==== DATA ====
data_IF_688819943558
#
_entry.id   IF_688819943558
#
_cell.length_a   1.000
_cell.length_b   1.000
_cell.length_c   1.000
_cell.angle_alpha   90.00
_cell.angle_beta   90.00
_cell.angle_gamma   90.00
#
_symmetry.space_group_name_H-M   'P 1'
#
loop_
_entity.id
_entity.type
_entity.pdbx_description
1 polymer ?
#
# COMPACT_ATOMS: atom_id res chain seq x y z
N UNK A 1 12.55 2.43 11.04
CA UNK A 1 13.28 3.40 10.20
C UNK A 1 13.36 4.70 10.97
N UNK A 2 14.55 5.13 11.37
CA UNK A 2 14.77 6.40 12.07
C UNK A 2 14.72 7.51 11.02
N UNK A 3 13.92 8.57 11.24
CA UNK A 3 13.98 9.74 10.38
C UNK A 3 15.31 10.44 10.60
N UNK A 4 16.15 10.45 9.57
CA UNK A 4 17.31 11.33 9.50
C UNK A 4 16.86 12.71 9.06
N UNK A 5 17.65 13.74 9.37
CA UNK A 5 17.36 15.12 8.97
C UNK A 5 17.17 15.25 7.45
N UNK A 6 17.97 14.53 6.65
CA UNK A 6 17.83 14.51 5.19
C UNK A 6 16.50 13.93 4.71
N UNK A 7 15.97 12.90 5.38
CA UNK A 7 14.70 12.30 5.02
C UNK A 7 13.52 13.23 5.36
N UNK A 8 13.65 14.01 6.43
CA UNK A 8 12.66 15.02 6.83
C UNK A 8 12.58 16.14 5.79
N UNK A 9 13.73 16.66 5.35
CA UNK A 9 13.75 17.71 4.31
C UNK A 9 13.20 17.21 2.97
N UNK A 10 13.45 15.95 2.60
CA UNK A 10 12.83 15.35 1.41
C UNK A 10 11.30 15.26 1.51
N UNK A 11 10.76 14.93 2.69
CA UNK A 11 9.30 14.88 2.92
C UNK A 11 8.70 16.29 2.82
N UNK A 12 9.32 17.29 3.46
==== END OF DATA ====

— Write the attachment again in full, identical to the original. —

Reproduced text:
data_IF_688819943558
#
_entry.id   IF_688819943558
#
_cell.length_a   1.000
_cell.length_b   1.000
_cell.length_c   1.000
_cell.angle_alpha   90.00
_cell.angle_beta   90.00
_cell.angle_gamma   90.00
#
_symmetry.space_group_name_H-M   'P 1'
#
loop_
_entity.id
_entity.type
_entity.pdbx_description
1 polymer ?
#
# COMPACT_ATOMS: atom_id res chain seq x y z
N UNK A 1 12.55 2.43 11.04
CA UNK A 1 13.28 3.40 10.20
C UNK A 1 13.36 4.70 10.97
N UNK A 2 14.55 5.13 11.37
CA UNK A 2 14.77 6.40 12.07
C UNK A 2 14.72 7.51 11.02
N UNK A 3 13.92 8.57 11.24
CA UNK A 3 13.98 9.74 10.38
C UNK A 3 15.31 10.44 10.60
N UNK A 4 16.15 10.45 9.57
CA UNK A 4 17.31 11.33 9.50
C UNK A 4 16.86 12.71 9.06
N UNK A 5 17.65 13.74 9.37
CA UNK A 5 17.36 15.12 8.97
C UNK A 5 17.17 15.25 7.45
N UNK A 6 17.97 14.53 6.65
CA UNK A 6 17.83 14.51 5.19
C UNK A 6 16.50 13.93 4.71
N UNK A 7 15.97 12.90 5.38
CA UNK A 7 14.70 12.30 5.02
C UNK A 7 13.52 13.23 5.36
N UNK A 8 13.65 14.01 6.43
CA UNK A 8 12.66 15.02 6.83
C UNK A 8 12.58 16.14 5.79
N UNK A 9 13.73 16.66 5.35
CA UNK A 9 13.75 17.71 4.31
C UNK A 9 13.20 17.21 2.97
N UNK A 10 13.45 15.95 2.60
CA UNK A 10 12.83 15.35 1.41
C UNK A 10 11.30 15.26 1.51
N UNK A 11 10.76 14.93 2.69
CA UNK A 11 9.30 14.88 2.92
C UNK A 11 8.70 16.29 2.82
N UNK A 12 9.32 17.29 3.46